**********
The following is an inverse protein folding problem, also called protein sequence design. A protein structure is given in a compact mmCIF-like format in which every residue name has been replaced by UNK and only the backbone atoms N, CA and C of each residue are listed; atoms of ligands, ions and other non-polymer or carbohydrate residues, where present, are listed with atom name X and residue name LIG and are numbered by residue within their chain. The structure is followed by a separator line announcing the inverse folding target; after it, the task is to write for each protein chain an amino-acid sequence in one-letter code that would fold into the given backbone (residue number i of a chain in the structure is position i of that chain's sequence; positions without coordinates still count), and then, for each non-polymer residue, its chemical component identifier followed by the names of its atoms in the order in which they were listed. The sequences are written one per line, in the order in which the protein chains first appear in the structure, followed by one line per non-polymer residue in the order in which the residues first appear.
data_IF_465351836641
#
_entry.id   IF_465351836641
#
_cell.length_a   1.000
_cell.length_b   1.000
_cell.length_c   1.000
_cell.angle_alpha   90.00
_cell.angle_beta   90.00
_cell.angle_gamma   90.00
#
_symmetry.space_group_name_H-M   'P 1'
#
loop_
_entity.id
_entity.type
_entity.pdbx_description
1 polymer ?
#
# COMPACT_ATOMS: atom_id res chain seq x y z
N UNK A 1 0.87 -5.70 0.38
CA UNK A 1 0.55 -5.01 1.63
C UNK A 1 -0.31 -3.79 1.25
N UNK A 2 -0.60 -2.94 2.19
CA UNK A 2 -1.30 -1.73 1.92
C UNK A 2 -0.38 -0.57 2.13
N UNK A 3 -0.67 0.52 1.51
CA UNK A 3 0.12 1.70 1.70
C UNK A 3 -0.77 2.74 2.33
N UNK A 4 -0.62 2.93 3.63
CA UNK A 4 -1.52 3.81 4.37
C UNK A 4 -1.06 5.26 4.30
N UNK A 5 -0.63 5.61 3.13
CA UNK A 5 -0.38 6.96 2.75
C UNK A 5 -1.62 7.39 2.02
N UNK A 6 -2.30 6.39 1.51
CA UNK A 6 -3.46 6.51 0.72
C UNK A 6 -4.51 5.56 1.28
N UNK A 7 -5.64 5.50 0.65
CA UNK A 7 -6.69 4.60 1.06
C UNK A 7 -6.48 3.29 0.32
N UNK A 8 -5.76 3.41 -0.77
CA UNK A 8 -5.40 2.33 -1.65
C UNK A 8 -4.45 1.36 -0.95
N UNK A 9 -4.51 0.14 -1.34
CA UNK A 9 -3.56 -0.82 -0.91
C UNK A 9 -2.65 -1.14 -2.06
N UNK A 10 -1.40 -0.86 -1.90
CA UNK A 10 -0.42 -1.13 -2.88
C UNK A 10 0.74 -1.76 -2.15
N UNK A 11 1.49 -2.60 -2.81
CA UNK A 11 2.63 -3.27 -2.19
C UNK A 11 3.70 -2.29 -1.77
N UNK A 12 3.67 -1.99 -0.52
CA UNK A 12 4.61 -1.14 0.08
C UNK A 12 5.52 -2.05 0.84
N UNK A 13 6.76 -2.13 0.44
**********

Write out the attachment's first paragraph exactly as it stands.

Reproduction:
The following is an inverse protein folding problem, also called protein sequence design. A protein structure is given in a compact mmCIF-like format in which every residue name has been replaced by UNK and only the backbone atoms N, CA and C of each residue are listed; atoms of ligands, ions and other non-polymer or carbohydrate residues, where present, are listed with atom name X and residue name LIG and are numbered by residue within their chain. The structure is followed by a separator line announcing the inverse folding target; after it, the task is to write for each protein chain an amino-acid sequence in one-letter code that would fold into the given backbone (residue number i of a chain in the structure is position i of that chain's sequence; positions without coordinates still count), and then, for each non-polymer residue, its chemical component identifier followed by the names of its atoms in the order in which they were listed. The sequences are written one per line, in the order in which the protein chains first appear in the structure, followed by one line per non-polymer residue in the order in which the residues first appear.